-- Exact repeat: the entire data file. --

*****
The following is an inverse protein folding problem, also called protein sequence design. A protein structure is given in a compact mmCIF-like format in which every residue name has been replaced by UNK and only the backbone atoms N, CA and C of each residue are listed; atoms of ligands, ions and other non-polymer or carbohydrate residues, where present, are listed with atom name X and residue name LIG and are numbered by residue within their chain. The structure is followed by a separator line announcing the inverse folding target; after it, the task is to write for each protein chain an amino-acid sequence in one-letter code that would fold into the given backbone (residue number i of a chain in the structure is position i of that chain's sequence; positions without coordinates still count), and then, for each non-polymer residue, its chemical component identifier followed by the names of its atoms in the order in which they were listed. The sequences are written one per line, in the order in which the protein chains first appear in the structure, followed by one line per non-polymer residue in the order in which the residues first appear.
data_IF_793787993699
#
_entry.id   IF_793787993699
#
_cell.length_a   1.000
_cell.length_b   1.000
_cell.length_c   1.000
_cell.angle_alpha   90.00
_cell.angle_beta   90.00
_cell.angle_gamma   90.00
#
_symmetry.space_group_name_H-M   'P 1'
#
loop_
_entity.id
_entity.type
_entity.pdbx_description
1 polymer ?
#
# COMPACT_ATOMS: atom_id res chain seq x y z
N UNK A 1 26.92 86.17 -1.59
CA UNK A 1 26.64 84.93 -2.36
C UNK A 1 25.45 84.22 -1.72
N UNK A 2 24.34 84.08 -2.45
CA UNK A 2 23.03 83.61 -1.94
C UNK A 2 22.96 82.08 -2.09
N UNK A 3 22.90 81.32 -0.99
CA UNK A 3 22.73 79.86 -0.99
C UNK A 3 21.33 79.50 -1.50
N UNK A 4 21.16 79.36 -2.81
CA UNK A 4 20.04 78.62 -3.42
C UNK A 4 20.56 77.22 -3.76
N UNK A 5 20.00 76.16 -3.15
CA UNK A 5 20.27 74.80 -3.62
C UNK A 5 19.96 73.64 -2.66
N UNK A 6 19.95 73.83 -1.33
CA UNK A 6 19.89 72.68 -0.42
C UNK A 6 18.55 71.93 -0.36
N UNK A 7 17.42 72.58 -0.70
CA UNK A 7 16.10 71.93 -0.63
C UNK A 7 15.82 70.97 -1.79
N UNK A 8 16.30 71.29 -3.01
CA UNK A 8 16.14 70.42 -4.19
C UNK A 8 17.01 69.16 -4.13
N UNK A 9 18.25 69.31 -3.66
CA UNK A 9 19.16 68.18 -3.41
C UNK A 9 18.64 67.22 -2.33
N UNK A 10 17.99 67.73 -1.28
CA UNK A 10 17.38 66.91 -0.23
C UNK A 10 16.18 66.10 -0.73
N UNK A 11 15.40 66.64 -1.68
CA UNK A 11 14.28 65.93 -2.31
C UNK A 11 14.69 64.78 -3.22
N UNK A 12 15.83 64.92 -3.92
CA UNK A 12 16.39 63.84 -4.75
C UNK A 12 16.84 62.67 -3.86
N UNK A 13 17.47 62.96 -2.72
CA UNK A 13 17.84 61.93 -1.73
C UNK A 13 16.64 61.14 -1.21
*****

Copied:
The following is an inverse protein folding problem, also called protein sequence design. A protein structure is given in a compact mmCIF-like format in which every residue name has been replaced by UNK and only the backbone atoms N, CA and C of each residue are listed; atoms of ligands, ions and other non-polymer or carbohydrate residues, where present, are listed with atom name X and residue name LIG and are numbered by residue within their chain. The structure is followed by a separator line announcing the inverse folding target; after it, the task is to write for each protein chain an amino-acid sequence in one-letter code that would fold into the given backbone (residue number i of a chain in the structure is position i of that chain's sequence; positions without coordinates still count), and then, for each non-polymer residue, its chemical component identifier followed by the names of its atoms in the order in which they were listed. The sequences are written one per line, in the order in which the protein chains first appear in the structure, followed by one line per non-polymer residue in the order in which the residues first appear.
data_IF_793787993699
#
_entry.id   IF_793787993699
#
_cell.length_a   1.000
_cell.length_b   1.000
_cell.length_c   1.000
_cell.angle_alpha   90.00
_cell.angle_beta   90.00
_cell.angle_gamma   90.00
#
_symmetry.space_group_name_H-M   'P 1'
#
loop_
_entity.id
_entity.type
_entity.pdbx_description
1 polymer ?
#
# COMPACT_ATOMS: atom_id res chain seq x y z
N UNK A 1 26.92 86.17 -1.59
CA UNK A 1 26.64 84.93 -2.36
C UNK A 1 25.45 84.22 -1.72
N UNK A 2 24.34 84.08 -2.45
CA UNK A 2 23.03 83.61 -1.94
C UNK A 2 22.96 82.08 -2.09
N UNK A 3 22.90 81.32 -0.99
CA UNK A 3 22.73 79.86 -0.99
C UNK A 3 21.33 79.50 -1.50
N UNK A 4 21.16 79.36 -2.81
CA UNK A 4 20.04 78.62 -3.42
C UNK A 4 20.56 77.22 -3.76
N UNK A 5 20.00 76.16 -3.15
CA UNK A 5 20.27 74.80 -3.62
C UNK A 5 19.96 73.64 -2.66
N UNK A 6 19.95 73.83 -1.33
CA UNK A 6 19.89 72.68 -0.42
C UNK A 6 18.55 71.93 -0.36
N UNK A 7 17.42 72.58 -0.70
CA UNK A 7 16.10 71.93 -0.63
C UNK A 7 15.82 70.97 -1.79
N UNK A 8 16.30 71.29 -3.01
CA UNK A 8 16.14 70.42 -4.19
C UNK A 8 17.01 69.16 -4.13
N UNK A 9 18.25 69.31 -3.66
CA UNK A 9 19.16 68.18 -3.41
C UNK A 9 18.64 67.22 -2.33
N UNK A 10 17.99 67.73 -1.28
CA UNK A 10 17.38 66.91 -0.23
C UNK A 10 16.18 66.10 -0.73
N UNK A 11 15.40 66.64 -1.68
CA UNK A 11 14.28 65.93 -2.31
C UNK A 11 14.69 64.78 -3.22
N UNK A 12 15.83 64.92 -3.92
CA UNK A 12 16.39 63.84 -4.75
C UNK A 12 16.84 62.67 -3.86
N UNK A 13 17.47 62.96 -2.72
CA UNK A 13 17.84 61.93 -1.73
C UNK A 13 16.64 61.14 -1.21